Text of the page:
703-329-0900

Hospitalization, Skilled Nursing and Medicare

Recently, in one 48-hour period, I received similar questions from caregivers. These caregivers were not related, and they did not know one another. Each was the adult child whose parent was about to be discharged from a skilled nursing facility. Though they were very informed and had been through the hospital to skilled nursing to home process before, they were each a little unsure about their options, and wanted to be sure they did right by their parent. Their questions had to do with skilled nursing facilities, Medicare, covered days, and finally home health care options. It led me to lay out some of the information so that others could benefit. Below are the 2017 Medicare hospital and skilled nursing facility benefits. This information does not cover every aspect of the subject, but it is a start.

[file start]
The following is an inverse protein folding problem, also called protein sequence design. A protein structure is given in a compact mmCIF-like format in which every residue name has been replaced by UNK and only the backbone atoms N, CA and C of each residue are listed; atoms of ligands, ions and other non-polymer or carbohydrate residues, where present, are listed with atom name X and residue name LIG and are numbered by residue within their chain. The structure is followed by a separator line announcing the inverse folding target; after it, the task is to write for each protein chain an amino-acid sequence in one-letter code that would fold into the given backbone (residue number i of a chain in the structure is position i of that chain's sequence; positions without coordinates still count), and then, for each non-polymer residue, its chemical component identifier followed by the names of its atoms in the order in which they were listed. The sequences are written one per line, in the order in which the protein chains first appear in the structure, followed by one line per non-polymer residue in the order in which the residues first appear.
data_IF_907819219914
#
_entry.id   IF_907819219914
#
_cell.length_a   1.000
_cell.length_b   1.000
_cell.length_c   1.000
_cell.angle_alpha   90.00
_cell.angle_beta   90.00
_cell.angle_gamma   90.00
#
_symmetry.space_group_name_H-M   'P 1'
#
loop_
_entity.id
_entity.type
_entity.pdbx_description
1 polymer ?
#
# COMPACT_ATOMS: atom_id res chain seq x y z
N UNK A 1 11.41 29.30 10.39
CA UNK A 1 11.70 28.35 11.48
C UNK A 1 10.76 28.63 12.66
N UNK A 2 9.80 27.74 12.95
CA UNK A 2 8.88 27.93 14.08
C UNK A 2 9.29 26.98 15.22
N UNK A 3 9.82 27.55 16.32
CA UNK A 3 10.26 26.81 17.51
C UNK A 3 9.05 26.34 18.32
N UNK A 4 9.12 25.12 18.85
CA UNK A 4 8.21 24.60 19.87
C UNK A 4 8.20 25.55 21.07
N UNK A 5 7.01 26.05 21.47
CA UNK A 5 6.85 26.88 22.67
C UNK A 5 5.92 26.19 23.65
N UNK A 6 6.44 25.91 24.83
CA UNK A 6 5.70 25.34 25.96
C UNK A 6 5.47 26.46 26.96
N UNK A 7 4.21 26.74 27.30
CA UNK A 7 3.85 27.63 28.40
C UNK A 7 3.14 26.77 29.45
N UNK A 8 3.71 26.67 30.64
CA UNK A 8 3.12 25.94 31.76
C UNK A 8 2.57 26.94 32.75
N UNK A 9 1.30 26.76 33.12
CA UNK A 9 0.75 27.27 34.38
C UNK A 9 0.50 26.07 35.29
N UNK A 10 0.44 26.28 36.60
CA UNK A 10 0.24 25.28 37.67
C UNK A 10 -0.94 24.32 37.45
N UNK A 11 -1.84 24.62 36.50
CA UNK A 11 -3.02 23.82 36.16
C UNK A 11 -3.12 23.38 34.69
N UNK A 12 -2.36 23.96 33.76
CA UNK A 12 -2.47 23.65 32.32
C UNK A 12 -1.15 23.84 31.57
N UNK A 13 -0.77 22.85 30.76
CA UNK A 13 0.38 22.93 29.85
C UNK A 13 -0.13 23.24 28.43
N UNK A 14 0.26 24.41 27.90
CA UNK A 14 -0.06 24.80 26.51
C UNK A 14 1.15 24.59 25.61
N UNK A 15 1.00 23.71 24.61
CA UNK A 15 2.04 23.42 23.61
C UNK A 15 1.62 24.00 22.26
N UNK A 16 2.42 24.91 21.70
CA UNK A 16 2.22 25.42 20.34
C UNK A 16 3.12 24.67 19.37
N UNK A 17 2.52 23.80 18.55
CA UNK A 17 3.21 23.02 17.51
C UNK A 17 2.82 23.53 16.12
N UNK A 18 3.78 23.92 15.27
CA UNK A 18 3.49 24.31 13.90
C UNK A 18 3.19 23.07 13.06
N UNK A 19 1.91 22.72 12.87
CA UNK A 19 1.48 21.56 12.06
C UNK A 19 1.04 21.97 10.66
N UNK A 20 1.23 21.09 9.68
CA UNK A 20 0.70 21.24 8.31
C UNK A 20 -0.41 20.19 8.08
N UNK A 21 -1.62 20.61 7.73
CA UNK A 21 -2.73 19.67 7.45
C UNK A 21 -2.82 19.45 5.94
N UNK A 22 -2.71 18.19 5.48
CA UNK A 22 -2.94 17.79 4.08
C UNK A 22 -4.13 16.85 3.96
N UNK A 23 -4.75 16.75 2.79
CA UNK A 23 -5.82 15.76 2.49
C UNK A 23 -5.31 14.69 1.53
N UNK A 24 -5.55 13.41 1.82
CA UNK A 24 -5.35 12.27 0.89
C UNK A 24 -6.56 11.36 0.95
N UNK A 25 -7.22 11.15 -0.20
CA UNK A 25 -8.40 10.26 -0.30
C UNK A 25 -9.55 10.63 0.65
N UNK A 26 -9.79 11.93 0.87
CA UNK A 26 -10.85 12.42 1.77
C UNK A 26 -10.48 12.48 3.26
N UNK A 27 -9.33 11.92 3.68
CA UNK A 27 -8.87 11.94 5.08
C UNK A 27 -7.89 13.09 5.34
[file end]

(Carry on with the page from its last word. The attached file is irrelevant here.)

Medicare Part A Hospital Expenses*

Member Deductibles:

Members will have a $1316 deductible per benefit period. A benefit period starts the day you are admitted to a hospital or skilled nursing facility, and ends after you have not been in the hospital or SNF for 60 consecutive days.

Member Co-payments:

  • $0/day for days 1-60
  • $329/day for days 61-90 in hospital per benefit period.
  • $658/day for days 91-150 in hospital per benefit period (Lifetime Reserve Days).
  • No coverage after day 150 in hospital (or day 90 if Lifetime Reserve Days previously used).

Skilled Nursing Facility Expenses*

  • Full coverage of expenses in skilled nursing facility for days 1-20 when this follows a 3-day hospitalization during each benefit period.